5 ways to bleed your brakes

Kyle Smith

Releasing the air trapped in your car’s hydraulic brake system is crucial. Brake systems rely on a master cylinder to push fluid through the lines, and the fluid then imparts force on the piston (or pistons) in an individual wheel’s brake cylinders or calipers. The piston squeezes the brake drum or rotor, using friction to turn speed into heat and bringing the vehicle to a halt. The fluid is very efficient at activating the cylinder/caliper because it is nearly incompressible.

On the other hand, air is compressible; when it’s trapped in your brake lines, air can result in a spongy pedal and an ineffective stopping system. (Modern braking systems also use an electronically controlled distribution block for antilock- and traction-control systems, and the blocks are sensitive to air and to degraded fluid.)

So we agree that you want to keep air out of the system, but on the off chance that a few bubbles sneak in during a project, how remove you do them from the vehicle’s brake lines? There are multiple ways to bleed a brake system, and understanding each method is important so that you can decide the best approach for your project.



Let’s start with the easiest of all the options: Doing nothing. Well, almost nothing. The concept here is simple. By filling the master cylinder and opening the bleeder screws at each wheel, gravity will gradually force the fluid through the lines and push out the air bubbles.

This method requires the appropriate tools to catch the fluid as it drips out of the bleeders. In addition, you must ensure the reservoir for the master cylinder never runs dry. Letting it run dry reintroduces air into the system, and you’ll have to drain all the fluid and start from scratch.

What sounds like the simplest method is actually one that’s very situationally dependent. Simple brake systems like those found on early hydraulic-brake-equipped cars can possibly be finished after a gravity bleed, but more often than not, the gravity approach is just the first step of bleeding a system. One of the following processes is usually needed to finish the job.

Pump and pass

braking foot in Corvair
Kyle Smith

Rather than leave the dirty work to gravity alone, sometimes it’s best to make the system work for you. That means using brake pressure to push fluid through the lines. You’ve likely performed this method before: Use a friend to pump the brake pedal three to four times to build up pressure, and then tell them to hold their foot on the pedal while you open the bleeder screw at one wheel. This allows the system to burp fluid—and, hopefully, air bubbles. Close the bleeder before your helper releases the brake pedal and repeat the process until no more air bubbles exit when the bleeder screw is opened.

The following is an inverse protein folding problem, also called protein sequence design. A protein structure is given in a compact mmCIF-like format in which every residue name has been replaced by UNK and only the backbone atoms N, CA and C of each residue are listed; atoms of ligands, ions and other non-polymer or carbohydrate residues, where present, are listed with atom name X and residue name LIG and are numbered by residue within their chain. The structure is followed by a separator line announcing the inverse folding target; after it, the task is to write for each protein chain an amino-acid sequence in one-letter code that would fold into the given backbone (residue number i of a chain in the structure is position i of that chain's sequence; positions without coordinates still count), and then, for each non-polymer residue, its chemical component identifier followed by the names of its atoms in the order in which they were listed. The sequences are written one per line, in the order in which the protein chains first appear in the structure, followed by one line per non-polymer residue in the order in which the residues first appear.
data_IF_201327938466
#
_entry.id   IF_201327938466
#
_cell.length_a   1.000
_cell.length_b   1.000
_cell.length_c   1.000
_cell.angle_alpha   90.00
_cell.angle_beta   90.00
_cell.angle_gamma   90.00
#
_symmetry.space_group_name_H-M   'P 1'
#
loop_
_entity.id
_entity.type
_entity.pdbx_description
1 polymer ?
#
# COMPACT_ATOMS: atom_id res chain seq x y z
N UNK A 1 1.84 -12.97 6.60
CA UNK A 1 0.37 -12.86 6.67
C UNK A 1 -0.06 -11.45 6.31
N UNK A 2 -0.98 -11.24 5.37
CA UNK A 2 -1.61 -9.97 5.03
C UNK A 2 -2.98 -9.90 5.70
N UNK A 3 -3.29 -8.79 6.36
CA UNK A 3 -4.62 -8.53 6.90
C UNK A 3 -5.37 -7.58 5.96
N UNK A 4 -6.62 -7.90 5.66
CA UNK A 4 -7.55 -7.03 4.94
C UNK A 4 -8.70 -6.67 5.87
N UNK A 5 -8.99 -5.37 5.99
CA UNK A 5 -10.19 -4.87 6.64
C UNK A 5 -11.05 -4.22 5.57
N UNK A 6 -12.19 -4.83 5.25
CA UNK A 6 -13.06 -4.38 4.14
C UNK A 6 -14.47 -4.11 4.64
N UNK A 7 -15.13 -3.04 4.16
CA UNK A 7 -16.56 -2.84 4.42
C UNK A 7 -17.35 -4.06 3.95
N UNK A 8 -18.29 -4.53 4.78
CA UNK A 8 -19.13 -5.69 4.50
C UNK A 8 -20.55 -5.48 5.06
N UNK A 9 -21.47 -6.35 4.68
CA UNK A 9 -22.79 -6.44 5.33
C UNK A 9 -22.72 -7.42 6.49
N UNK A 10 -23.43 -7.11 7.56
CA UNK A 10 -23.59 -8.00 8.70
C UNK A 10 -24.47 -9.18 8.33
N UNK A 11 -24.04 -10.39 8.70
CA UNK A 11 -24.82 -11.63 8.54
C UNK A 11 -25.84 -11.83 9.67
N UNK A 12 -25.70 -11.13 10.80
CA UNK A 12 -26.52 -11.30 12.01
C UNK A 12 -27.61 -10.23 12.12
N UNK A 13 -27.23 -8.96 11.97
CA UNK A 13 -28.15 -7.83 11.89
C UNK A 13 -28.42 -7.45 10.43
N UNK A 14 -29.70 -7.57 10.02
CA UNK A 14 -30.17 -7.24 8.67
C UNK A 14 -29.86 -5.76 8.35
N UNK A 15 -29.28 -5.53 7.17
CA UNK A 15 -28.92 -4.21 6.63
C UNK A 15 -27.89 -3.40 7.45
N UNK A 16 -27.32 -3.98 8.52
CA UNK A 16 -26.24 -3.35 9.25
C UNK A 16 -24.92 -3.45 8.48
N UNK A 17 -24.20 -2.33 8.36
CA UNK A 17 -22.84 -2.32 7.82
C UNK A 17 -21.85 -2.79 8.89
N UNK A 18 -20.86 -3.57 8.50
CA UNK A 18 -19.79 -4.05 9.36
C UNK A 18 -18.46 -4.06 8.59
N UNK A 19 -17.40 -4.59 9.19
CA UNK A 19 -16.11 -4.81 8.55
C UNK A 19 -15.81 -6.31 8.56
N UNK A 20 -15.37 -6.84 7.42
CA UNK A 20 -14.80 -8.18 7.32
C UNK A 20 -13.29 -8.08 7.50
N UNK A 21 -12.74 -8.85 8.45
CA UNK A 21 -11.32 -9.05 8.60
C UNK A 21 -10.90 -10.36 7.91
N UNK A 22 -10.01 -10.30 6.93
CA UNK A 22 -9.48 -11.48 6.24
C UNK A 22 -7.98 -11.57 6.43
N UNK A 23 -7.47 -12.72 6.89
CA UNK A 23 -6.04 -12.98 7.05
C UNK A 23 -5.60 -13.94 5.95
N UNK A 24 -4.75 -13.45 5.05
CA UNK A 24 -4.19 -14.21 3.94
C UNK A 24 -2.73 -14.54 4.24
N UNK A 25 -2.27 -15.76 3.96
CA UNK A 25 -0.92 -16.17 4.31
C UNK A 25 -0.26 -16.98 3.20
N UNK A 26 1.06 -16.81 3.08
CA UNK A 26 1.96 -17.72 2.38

There are a couple of things that make this pumping method more effective than gravity bleeding. For one, the fluid moves faster, making it more likely to force out any trapped air. Then there’s the fact that building pressure in the system shrinks the air bubbles—because the air compresses—so it condenses large bubbles and speeds their evacuation.

The pump-and-pass method can help when your brake lines have multiple unions, bends, or valves. Each of those tends to allow air pockets to hang around, causing frustration if you stick with just gravity bleeding.

Check valve

Russell Speedbleeders

The pump-and-pass method is the most popular, but it can be tiring or annoying for the person helping inside the vehicle. Luckily there is a way to eliminate the need for a helper, and it doesn’t require fancy tools.

The first option is Speed Bleeders. These replace the bleeder screw at each wheel with one equipped with a small check ball and spring, making the screw a one-way valve when the check ball is loosened. Connect a hose to the bleeder, open the screw, pump the pedal until no more air is being pushed out, then tighten the bleeder and move to the next wheel. The method is pretty simple, but it does require changing out the bleeder screws.

If you want to accomplish the same task without buying bleeder screws, use a simple bottle and a hose. An empty brake-fluid bottle is often best, but you can create these devices with any number of containers.

Start by pouring a small amount of clean brake fluid into the bottle, then insert a hose, making sure the end will stay submerged in the clean fluid. Then connect the loose end of the hose to the bleeder screw. Open the bleeder screw and pump the pedal slowly to push the fluid and those pesky air bubbles through the system. The bottle will slowly fill as the fluid is pushed out, and since the end of the hose is submerged, it will prevent any air from being pulled back into the brake system.

To make the process even easier, add a zip tie or piece of string to hold your new bleeding apparatus above the brake caliper or wheel cylinder, an orientation which encourages the trapped air to rise up the hose. Cut a hole in the upper part of the bottle so that air you’ve expelled from the system can also escape the bottle and not cause unwanted pressure inside that as well.